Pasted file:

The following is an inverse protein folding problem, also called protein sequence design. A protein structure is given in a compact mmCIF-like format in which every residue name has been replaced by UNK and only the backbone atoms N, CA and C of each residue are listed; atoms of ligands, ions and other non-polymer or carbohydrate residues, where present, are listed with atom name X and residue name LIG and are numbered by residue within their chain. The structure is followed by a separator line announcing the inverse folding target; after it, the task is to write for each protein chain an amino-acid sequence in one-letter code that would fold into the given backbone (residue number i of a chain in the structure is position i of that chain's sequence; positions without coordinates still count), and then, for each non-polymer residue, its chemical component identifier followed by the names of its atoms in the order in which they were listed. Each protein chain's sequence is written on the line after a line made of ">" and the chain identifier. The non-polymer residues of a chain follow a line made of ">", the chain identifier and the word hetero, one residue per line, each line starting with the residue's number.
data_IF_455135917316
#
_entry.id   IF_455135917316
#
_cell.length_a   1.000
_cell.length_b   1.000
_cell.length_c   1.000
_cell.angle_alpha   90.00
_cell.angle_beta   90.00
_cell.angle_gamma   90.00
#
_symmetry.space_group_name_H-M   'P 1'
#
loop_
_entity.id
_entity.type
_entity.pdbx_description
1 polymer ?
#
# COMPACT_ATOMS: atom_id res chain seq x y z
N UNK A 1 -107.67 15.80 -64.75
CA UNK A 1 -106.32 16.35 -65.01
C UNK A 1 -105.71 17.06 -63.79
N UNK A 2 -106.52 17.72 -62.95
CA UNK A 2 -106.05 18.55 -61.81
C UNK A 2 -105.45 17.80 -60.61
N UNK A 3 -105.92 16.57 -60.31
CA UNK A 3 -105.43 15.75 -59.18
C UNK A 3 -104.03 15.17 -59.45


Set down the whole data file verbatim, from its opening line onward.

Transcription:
The following is an inverse protein folding problem, also called protein sequence design. A protein structure is given in a compact mmCIF-like format in which every residue name has been replaced by UNK and only the backbone atoms N, CA and C of each residue are listed; atoms of ligands, ions and other non-polymer or carbohydrate residues, where present, are listed with atom name X and residue name LIG and are numbered by residue within their chain. The structure is followed by a separator line announcing the inverse folding target; after it, the task is to write for each protein chain an amino-acid sequence in one-letter code that would fold into the given backbone (residue number i of a chain in the structure is position i of that chain's sequence; positions without coordinates still count), and then, for each non-polymer residue, its chemical component identifier followed by the names of its atoms in the order in which they were listed. Each protein chain's sequence is written on the line after a line made of ">" and the chain identifier. The non-polymer residues of a chain follow a line made of ">", the chain identifier and the word hetero, one residue per line, each line starting with the residue's number.
data_IF_455135917316
#
_entry.id   IF_455135917316
#
_cell.length_a   1.000
_cell.length_b   1.000
_cell.length_c   1.000
_cell.angle_alpha   90.00
_cell.angle_beta   90.00
_cell.angle_gamma   90.00
#
_symmetry.space_group_name_H-M   'P 1'
#
loop_
_entity.id
_entity.type
_entity.pdbx_description
1 polymer ?
#
# COMPACT_ATOMS: atom_id res chain seq x y z
N UNK A 1 -107.67 15.80 -64.75
CA UNK A 1 -106.32 16.35 -65.01
C UNK A 1 -105.71 17.06 -63.79
N UNK A 2 -106.52 17.72 -62.95
CA UNK A 2 -106.05 18.55 -61.81
C UNK A 2 -105.45 17.80 -60.61
N UNK A 3 -105.92 16.57 -60.31
CA UNK A 3 -105.43 15.75 -59.18
C UNK A 3 -104.03 15.17 -59.45